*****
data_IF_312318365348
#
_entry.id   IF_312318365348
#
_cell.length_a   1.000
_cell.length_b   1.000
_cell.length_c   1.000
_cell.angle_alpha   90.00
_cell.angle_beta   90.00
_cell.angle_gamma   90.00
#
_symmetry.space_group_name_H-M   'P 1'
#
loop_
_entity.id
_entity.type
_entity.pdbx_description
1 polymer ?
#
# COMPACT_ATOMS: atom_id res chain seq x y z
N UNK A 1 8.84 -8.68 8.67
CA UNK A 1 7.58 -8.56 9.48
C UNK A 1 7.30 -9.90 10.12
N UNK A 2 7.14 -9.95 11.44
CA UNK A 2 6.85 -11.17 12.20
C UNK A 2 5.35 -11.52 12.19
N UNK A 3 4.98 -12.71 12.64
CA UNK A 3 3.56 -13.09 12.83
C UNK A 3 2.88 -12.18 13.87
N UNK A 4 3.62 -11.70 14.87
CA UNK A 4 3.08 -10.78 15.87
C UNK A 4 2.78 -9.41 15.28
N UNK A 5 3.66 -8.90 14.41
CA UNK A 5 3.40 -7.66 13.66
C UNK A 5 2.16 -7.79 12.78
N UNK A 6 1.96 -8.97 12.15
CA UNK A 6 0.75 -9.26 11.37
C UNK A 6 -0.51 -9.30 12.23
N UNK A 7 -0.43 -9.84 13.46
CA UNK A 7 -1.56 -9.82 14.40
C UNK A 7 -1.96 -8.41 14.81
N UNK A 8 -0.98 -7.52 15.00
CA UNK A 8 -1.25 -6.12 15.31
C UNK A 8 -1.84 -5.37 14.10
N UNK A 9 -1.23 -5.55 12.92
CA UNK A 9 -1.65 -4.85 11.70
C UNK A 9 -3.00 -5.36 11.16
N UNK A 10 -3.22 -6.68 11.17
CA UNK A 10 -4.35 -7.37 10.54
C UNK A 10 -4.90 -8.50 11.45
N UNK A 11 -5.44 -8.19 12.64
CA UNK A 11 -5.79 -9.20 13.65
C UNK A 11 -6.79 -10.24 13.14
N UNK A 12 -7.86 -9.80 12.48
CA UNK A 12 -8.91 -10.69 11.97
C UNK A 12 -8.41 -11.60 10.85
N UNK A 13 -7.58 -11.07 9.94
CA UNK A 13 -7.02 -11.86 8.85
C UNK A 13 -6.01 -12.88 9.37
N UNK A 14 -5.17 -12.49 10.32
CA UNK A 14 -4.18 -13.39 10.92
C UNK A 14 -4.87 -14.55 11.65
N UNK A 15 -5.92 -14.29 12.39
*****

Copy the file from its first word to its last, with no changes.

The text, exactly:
data_IF_312318365348
#
_entry.id   IF_312318365348
#
_cell.length_a   1.000
_cell.length_b   1.000
_cell.length_c   1.000
_cell.angle_alpha   90.00
_cell.angle_beta   90.00
_cell.angle_gamma   90.00
#
_symmetry.space_group_name_H-M   'P 1'
#
loop_
_entity.id
_entity.type
_entity.pdbx_description
1 polymer ?
#
# COMPACT_ATOMS: atom_id res chain seq x y z
N UNK A 1 8.84 -8.68 8.67
CA UNK A 1 7.58 -8.56 9.48
C UNK A 1 7.30 -9.90 10.12
N UNK A 2 7.14 -9.95 11.44
CA UNK A 2 6.85 -11.17 12.20
C UNK A 2 5.35 -11.52 12.19
N UNK A 3 4.98 -12.71 12.64
CA UNK A 3 3.56 -13.09 12.83
C UNK A 3 2.88 -12.18 13.87
N UNK A 4 3.62 -11.70 14.87
CA UNK A 4 3.08 -10.78 15.87
C UNK A 4 2.78 -9.41 15.28
N UNK A 5 3.66 -8.90 14.41
CA UNK A 5 3.40 -7.66 13.66
C UNK A 5 2.16 -7.79 12.78
N UNK A 6 1.96 -8.97 12.15
CA UNK A 6 0.75 -9.26 11.37
C UNK A 6 -0.51 -9.30 12.23
N UNK A 7 -0.43 -9.84 13.46
CA UNK A 7 -1.56 -9.82 14.40
C UNK A 7 -1.96 -8.41 14.81
N UNK A 8 -0.98 -7.52 15.00
CA UNK A 8 -1.25 -6.12 15.31
C UNK A 8 -1.84 -5.37 14.10
N UNK A 9 -1.23 -5.55 12.92
CA UNK A 9 -1.65 -4.85 11.70
C UNK A 9 -3.00 -5.36 11.16
N UNK A 10 -3.22 -6.68 11.17
CA UNK A 10 -4.35 -7.37 10.54
C UNK A 10 -4.90 -8.50 11.45
N UNK A 11 -5.44 -8.19 12.64
CA UNK A 11 -5.79 -9.20 13.65
C UNK A 11 -6.79 -10.24 13.14
N UNK A 12 -7.86 -9.80 12.48
CA UNK A 12 -8.91 -10.69 11.97
C UNK A 12 -8.41 -11.60 10.85
N UNK A 13 -7.58 -11.07 9.94
CA UNK A 13 -7.02 -11.86 8.85
C UNK A 13 -6.01 -12.88 9.37
N UNK A 14 -5.17 -12.49 10.32
CA UNK A 14 -4.18 -13.39 10.92
C UNK A 14 -4.87 -14.55 11.65
N UNK A 15 -5.92 -14.29 12.39